* Promotes an appreciation and an understanding of the modes of inquiry used in the Humanities.

    * Teaches students how to examine values and issues in the arts and humanities and to project probable outcomes to problems related to the discipline.

    * Teaches students through theory and practice to express themselves through artistic forms.

 

Revised Version - Area C

Area C - Arts and Humanities

Includes introductory, broad-ranging courses that focus on cultural and artistic expression and aesthetics, with special attention to particular outcomes within the Communication and Expression, Critical Thinking, and Global, Cultural, and Social and Environmental Awareness core competencies.

* Develops in the student an awareness of the ways in which people through the ages have responded to themselves and the world around them in artistic and cultural creation.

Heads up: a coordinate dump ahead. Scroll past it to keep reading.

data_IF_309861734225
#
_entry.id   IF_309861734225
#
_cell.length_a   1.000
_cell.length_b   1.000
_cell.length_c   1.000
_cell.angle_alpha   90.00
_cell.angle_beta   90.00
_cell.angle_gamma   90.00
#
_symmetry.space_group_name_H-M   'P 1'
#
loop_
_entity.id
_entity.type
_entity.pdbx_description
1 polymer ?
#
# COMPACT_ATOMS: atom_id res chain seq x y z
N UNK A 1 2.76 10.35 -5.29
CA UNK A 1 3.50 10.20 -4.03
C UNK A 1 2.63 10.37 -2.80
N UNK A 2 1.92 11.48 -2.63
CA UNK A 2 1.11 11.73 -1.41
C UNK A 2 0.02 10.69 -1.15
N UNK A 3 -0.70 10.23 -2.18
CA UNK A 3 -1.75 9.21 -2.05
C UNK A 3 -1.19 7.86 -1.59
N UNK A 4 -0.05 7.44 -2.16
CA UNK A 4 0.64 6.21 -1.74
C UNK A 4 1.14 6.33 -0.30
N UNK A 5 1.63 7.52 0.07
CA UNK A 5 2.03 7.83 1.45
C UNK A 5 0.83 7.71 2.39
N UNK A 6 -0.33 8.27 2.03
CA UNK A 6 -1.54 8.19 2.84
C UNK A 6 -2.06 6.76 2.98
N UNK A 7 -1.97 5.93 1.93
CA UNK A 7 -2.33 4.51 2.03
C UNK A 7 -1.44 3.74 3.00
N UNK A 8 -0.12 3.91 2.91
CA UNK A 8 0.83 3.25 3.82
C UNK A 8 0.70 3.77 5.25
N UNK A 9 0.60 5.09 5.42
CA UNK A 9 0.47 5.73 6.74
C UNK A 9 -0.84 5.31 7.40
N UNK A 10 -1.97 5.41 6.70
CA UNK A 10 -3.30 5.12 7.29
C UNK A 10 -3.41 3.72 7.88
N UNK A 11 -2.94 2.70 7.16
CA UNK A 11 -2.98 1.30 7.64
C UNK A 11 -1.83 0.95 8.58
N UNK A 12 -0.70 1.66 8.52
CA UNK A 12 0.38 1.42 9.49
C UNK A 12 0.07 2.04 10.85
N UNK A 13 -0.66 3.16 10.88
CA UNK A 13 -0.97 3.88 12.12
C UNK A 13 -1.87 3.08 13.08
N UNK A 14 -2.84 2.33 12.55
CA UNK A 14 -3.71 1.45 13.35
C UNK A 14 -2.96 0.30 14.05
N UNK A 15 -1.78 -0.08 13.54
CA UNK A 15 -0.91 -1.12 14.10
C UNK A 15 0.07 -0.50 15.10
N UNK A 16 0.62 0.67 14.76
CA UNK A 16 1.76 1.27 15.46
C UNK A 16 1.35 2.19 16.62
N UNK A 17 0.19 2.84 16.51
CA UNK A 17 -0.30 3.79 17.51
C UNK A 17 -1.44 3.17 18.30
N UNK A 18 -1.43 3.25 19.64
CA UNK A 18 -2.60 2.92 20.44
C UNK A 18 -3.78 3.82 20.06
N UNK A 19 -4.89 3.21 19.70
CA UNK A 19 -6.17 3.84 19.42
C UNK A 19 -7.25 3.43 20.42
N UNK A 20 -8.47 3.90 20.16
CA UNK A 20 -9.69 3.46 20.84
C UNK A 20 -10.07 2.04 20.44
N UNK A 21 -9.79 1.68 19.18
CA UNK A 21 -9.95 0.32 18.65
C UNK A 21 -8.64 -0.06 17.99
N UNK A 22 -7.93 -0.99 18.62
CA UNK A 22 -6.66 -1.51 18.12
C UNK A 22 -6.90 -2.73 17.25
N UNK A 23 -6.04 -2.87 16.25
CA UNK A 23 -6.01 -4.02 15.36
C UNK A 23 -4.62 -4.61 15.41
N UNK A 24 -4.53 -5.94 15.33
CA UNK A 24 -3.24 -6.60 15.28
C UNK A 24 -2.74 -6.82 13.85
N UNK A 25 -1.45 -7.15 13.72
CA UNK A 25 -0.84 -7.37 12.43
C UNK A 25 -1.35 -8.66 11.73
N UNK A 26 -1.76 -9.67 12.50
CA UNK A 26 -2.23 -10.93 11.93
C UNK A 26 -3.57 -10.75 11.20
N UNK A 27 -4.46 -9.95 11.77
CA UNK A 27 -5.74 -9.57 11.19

* Helps the student develop aesthetic and cultural understanding, ethical values, and an ability to make value judgments.

    * Promotes an appreciation and an understanding of the modes of inquiry used in the Humanities.

    * Teaches students how to examine values and issues in the arts and humanities and to project probable outcomes to problems related to the discipline.

    * Teaches students through theory and practice to express themselves through artistic forms.

 

(Previous Version) - Area D

Area D - Social and Behavioral Sciences: Includes introductory or integrative survey courses in cultural anthropology, cultural geography, economics, business, history, political science, psychology, sociology, intercultural studies, child development, women’s studies, and related disciplines.

Courses in the social and behavioral sciences focus on people as members of society. A course in the social and behavioral sciences (to the extent existing in the discipline):

    * Encourages the student to study the methods of inquiry and the theories used by the social and behavioral sciences.

    * Helps the student to understand how diverse peoples interact in response to their histories, societies, and cultural traditions.

    * Promotes the understanding of human history, society, cultures, organizations, and various social groups.

    * Develops the student’s understanding of how she or he relates to historical processes, social structures, institutions, and cultural traditions.